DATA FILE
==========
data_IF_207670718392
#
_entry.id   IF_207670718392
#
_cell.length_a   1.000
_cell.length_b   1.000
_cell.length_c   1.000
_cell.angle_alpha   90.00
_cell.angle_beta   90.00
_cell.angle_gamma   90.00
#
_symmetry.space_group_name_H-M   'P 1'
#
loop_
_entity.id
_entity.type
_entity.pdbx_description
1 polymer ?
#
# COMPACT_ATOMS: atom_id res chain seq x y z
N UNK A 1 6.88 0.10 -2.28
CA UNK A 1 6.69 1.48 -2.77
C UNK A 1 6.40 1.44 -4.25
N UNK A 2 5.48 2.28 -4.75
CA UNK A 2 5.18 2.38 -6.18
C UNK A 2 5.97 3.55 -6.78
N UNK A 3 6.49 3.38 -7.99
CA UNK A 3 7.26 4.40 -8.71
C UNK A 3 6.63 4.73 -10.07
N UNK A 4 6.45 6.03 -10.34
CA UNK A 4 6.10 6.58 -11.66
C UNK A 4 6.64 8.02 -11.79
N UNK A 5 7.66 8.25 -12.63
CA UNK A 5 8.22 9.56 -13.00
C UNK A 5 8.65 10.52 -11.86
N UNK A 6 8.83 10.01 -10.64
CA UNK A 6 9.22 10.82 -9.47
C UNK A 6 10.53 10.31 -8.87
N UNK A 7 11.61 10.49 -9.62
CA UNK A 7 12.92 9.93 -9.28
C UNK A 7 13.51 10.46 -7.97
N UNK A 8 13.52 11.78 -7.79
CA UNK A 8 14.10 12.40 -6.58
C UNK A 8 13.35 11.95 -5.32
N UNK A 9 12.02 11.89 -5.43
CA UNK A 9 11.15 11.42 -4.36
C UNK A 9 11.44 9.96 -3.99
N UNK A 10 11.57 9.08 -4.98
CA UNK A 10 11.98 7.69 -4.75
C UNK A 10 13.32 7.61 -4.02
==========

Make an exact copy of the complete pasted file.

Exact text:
data_IF_207670718392
#
_entry.id   IF_207670718392
#
_cell.length_a   1.000
_cell.length_b   1.000
_cell.length_c   1.000
_cell.angle_alpha   90.00
_cell.angle_beta   90.00
_cell.angle_gamma   90.00
#
_symmetry.space_group_name_H-M   'P 1'
#
loop_
_entity.id
_entity.type
_entity.pdbx_description
1 polymer ?
#
# COMPACT_ATOMS: atom_id res chain seq x y z
N UNK A 1 6.88 0.10 -2.28
CA UNK A 1 6.69 1.48 -2.77
C UNK A 1 6.40 1.44 -4.25
N UNK A 2 5.48 2.28 -4.75
CA UNK A 2 5.18 2.38 -6.18
C UNK A 2 5.97 3.55 -6.78
N UNK A 3 6.49 3.38 -7.99
CA UNK A 3 7.26 4.40 -8.71
C UNK A 3 6.63 4.73 -10.07
N UNK A 4 6.45 6.03 -10.34
CA UNK A 4 6.10 6.58 -11.66
C UNK A 4 6.64 8.02 -11.79
N UNK A 5 7.66 8.25 -12.63
CA UNK A 5 8.22 9.56 -13.00
C UNK A 5 8.65 10.52 -11.86
N UNK A 6 8.83 10.01 -10.64
CA UNK A 6 9.22 10.82 -9.47
C UNK A 6 10.53 10.31 -8.87
N UNK A 7 11.61 10.49 -9.62
CA UNK A 7 12.92 9.93 -9.28
C UNK A 7 13.51 10.46 -7.97
N UNK A 8 13.52 11.78 -7.79
CA UNK A 8 14.10 12.40 -6.58
C UNK A 8 13.35 11.95 -5.32
N UNK A 9 12.02 11.89 -5.43
CA UNK A 9 11.15 11.42 -4.36
C UNK A 9 11.44 9.96 -3.99
N UNK A 10 11.57 9.08 -4.98
CA UNK A 10 11.98 7.69 -4.75
C UNK A 10 13.32 7.61 -4.02